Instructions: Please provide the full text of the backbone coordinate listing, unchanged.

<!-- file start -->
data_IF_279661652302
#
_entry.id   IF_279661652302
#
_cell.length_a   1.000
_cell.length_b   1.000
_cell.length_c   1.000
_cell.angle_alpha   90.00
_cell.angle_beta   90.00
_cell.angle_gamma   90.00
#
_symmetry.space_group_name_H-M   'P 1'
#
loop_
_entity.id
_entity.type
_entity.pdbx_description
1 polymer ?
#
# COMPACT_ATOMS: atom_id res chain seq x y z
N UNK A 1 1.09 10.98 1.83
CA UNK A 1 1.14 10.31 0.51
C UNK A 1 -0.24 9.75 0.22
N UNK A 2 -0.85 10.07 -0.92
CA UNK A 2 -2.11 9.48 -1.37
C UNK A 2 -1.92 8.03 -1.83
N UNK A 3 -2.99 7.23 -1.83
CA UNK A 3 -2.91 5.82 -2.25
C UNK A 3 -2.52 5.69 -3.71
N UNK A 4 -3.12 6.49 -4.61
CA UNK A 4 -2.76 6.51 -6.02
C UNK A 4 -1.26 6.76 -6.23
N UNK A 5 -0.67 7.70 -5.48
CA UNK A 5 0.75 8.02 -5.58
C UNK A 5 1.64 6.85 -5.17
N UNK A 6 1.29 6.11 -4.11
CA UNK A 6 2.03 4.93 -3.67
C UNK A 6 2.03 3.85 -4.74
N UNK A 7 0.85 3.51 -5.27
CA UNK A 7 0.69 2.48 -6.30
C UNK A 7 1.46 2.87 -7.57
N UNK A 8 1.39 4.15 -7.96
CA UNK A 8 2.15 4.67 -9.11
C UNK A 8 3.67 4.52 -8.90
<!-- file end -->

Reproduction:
data_IF_279661652302
#
_entry.id   IF_279661652302
#
_cell.length_a   1.000
_cell.length_b   1.000
_cell.length_c   1.000
_cell.angle_alpha   90.00
_cell.angle_beta   90.00
_cell.angle_gamma   90.00
#
_symmetry.space_group_name_H-M   'P 1'
#
loop_
_entity.id
_entity.type
_entity.pdbx_description
1 polymer ?
#
# COMPACT_ATOMS: atom_id res chain seq x y z
N UNK A 1 1.09 10.98 1.83
CA UNK A 1 1.14 10.31 0.51
C UNK A 1 -0.24 9.75 0.22
N UNK A 2 -0.85 10.07 -0.92
CA UNK A 2 -2.11 9.48 -1.37
C UNK A 2 -1.92 8.03 -1.83
N UNK A 3 -2.99 7.23 -1.83
CA UNK A 3 -2.91 5.82 -2.25
C UNK A 3 -2.52 5.69 -3.71
N UNK A 4 -3.12 6.49 -4.61
CA UNK A 4 -2.76 6.51 -6.02
C UNK A 4 -1.26 6.76 -6.23
N UNK A 5 -0.67 7.70 -5.48
CA UNK A 5 0.75 8.02 -5.58
C UNK A 5 1.64 6.85 -5.17
N UNK A 6 1.29 6.11 -4.11
CA UNK A 6 2.03 4.93 -3.67
C UNK A 6 2.03 3.85 -4.74
N UNK A 7 0.85 3.51 -5.27
CA UNK A 7 0.69 2.48 -6.30
C UNK A 7 1.46 2.87 -7.57
N UNK A 8 1.39 4.15 -7.96
CA UNK A 8 2.15 4.67 -9.11
C UNK A 8 3.67 4.52 -8.90